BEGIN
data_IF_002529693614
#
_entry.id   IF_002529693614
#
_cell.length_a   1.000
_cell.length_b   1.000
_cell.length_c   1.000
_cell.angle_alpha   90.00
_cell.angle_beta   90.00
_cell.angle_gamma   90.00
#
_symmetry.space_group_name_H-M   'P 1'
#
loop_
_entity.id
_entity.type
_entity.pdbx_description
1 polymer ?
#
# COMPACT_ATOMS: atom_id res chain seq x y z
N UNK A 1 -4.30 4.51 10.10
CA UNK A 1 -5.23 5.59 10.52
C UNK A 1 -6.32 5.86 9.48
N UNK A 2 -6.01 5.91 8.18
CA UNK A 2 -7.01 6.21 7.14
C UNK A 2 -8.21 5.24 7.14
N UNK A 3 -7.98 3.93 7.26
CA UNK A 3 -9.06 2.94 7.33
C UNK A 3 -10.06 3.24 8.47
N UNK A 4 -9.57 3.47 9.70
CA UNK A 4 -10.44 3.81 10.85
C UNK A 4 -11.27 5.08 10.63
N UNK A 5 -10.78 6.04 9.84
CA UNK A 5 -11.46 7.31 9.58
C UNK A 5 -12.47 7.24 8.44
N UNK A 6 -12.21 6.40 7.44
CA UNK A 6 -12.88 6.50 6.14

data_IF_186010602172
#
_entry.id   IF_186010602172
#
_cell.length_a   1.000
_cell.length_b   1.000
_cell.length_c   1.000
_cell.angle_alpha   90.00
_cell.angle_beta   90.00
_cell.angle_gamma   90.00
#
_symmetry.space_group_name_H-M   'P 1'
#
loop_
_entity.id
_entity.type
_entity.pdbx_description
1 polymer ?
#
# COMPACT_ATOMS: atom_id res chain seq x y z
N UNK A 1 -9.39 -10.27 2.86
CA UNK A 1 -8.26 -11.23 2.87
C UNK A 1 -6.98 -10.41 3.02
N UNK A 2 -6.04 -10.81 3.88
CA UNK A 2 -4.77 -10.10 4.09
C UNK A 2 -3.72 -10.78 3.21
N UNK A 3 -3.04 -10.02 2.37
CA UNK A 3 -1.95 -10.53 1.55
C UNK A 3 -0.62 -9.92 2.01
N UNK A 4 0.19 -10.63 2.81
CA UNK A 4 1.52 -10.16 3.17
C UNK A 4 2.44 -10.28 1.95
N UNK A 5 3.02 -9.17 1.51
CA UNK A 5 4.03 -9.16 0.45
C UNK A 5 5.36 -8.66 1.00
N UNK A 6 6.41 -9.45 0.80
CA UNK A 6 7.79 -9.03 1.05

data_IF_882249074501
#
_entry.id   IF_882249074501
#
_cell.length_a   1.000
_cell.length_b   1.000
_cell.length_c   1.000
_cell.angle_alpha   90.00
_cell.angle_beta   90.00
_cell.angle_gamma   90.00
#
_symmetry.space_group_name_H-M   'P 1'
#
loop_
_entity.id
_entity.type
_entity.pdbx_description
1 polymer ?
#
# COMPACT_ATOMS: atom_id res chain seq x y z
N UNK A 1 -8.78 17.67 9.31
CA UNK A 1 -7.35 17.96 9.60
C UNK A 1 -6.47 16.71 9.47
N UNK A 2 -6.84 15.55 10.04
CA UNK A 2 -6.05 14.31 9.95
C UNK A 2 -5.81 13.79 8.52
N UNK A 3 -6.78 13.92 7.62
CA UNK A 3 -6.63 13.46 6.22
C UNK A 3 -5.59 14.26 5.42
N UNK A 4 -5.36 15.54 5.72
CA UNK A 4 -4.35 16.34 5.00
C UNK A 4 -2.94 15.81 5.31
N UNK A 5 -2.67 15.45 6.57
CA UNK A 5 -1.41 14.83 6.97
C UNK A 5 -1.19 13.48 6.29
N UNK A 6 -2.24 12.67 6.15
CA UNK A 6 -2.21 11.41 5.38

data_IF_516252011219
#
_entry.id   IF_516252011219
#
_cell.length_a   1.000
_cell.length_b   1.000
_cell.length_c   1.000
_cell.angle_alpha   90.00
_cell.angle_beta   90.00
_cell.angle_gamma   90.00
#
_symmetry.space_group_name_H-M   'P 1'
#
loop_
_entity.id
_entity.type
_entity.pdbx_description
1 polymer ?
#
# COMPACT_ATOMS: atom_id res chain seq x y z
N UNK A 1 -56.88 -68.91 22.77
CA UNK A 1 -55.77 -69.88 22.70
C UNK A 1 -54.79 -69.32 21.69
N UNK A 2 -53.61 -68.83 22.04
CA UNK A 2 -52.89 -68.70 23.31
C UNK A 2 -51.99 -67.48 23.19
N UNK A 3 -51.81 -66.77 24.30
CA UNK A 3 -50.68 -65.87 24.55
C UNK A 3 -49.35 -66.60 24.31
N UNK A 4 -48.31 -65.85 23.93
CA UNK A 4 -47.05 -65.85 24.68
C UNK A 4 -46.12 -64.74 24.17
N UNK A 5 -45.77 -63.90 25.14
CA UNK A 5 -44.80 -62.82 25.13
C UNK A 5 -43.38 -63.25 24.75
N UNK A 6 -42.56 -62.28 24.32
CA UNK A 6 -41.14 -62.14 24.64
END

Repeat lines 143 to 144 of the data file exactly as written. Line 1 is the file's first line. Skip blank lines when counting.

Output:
C UNK A 4 -46.12 -64.74 24.17
N UNK A 5 -45.77 -63.90 25.14